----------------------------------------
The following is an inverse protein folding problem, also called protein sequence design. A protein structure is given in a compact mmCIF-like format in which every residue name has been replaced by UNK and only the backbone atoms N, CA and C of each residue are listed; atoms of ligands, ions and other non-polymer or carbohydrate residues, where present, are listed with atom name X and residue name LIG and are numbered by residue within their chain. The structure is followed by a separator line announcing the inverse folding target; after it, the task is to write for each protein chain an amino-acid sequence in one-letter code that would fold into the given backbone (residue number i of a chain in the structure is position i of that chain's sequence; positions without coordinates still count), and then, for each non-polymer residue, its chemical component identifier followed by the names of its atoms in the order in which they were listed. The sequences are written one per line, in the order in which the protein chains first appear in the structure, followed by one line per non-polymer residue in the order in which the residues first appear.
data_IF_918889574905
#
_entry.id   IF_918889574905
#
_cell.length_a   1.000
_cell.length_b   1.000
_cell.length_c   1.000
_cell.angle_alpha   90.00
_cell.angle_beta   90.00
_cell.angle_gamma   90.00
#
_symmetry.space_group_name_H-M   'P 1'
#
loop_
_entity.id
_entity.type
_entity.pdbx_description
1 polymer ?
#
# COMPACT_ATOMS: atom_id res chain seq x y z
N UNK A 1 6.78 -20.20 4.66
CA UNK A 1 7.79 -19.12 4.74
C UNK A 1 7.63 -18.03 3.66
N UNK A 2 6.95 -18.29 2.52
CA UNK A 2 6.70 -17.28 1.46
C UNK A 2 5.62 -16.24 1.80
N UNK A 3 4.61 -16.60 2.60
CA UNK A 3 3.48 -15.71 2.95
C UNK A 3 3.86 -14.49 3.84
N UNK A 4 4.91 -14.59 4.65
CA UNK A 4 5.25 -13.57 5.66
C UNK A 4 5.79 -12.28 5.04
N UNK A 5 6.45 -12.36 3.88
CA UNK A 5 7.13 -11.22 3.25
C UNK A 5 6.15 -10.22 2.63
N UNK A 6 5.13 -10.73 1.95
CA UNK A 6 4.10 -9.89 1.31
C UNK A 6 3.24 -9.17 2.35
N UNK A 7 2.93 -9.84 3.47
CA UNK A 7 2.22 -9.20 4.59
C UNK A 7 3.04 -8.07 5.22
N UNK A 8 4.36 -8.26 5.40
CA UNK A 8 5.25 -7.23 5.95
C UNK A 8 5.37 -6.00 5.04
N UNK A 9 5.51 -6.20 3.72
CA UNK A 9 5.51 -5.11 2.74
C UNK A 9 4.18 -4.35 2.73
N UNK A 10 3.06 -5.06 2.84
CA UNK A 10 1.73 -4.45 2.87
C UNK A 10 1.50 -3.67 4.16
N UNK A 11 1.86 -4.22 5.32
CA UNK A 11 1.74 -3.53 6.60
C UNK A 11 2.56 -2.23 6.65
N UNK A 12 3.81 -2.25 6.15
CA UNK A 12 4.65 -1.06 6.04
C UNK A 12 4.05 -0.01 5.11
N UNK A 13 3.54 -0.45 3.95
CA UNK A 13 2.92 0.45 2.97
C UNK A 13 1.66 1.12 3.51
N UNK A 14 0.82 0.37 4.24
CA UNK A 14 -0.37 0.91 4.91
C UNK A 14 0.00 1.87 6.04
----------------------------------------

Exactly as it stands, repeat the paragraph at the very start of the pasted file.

The following is an inverse protein folding problem, also called protein sequence design. A protein structure is given in a compact mmCIF-like format in which every residue name has been replaced by UNK and only the backbone atoms N, CA and C of each residue are listed; atoms of ligands, ions and other non-polymer or carbohydrate residues, where present, are listed with atom name X and residue name LIG and are numbered by residue within their chain. The structure is followed by a separator line announcing the inverse folding target; after it, the task is to write for each protein chain an amino-acid sequence in one-letter code that would fold into the given backbone (residue number i of a chain in the structure is position i of that chain's sequence; positions without coordinates still count), and then, for each non-polymer residue, its chemical component identifier followed by the names of its atoms in the order in which they were listed. The sequences are written one per line, in the order in which the protein chains first appear in the structure, followed by one line per non-polymer residue in the order in which the residues first appear.